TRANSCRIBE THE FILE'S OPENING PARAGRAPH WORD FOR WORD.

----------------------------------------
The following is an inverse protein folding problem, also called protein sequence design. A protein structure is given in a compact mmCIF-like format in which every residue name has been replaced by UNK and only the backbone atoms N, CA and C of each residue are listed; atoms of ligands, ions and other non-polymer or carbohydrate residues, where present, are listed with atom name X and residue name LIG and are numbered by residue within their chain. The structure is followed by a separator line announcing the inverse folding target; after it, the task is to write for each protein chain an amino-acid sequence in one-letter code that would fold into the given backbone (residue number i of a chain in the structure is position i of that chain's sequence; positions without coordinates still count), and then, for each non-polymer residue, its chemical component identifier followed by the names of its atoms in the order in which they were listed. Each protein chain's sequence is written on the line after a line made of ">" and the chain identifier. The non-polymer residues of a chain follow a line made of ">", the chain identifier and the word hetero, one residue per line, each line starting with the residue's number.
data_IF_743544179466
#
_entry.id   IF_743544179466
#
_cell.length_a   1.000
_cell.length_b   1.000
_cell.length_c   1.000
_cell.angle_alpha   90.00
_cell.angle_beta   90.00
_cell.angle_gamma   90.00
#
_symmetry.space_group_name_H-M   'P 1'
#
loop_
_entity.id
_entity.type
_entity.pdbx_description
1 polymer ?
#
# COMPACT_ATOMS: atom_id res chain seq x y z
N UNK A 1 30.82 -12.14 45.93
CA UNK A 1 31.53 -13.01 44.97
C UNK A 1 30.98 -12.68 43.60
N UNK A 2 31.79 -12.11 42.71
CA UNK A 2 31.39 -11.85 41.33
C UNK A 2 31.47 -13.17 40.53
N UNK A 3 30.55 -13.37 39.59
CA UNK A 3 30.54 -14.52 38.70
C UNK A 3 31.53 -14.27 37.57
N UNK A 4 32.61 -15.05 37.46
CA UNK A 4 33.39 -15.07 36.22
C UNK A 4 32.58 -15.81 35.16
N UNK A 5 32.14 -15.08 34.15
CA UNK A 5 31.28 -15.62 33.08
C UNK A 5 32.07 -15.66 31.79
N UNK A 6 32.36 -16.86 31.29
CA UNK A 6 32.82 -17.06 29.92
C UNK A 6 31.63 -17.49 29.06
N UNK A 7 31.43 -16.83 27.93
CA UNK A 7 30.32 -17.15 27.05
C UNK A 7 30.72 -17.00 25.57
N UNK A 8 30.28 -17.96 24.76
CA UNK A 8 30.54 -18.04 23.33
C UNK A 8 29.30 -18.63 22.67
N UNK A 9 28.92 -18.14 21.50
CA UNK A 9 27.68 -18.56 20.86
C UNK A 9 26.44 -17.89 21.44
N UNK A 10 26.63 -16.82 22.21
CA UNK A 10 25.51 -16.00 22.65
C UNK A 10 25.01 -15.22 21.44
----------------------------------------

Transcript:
The following is an inverse protein folding problem, also called protein sequence design. A protein structure is given in a compact mmCIF-like format in which every residue name has been replaced by UNK and only the backbone atoms N, CA and C of each residue are listed; atoms of ligands, ions and other non-polymer or carbohydrate residues, where present, are listed with atom name X and residue name LIG and are numbered by residue within their chain. The structure is followed by a separator line announcing the inverse folding target; after it, the task is to write for each protein chain an amino-acid sequence in one-letter code that would fold into the given backbone (residue number i of a chain in the structure is position i of that chain's sequence; positions without coordinates still count), and then, for each non-polymer residue, its chemical component identifier followed by the names of its atoms in the order in which they were listed. Each protein chain's sequence is written on the line after a line made of ">" and the chain identifier. The non-polymer residues of a chain follow a line made of ">", the chain identifier and the word hetero, one residue per line, each line starting with the residue's number.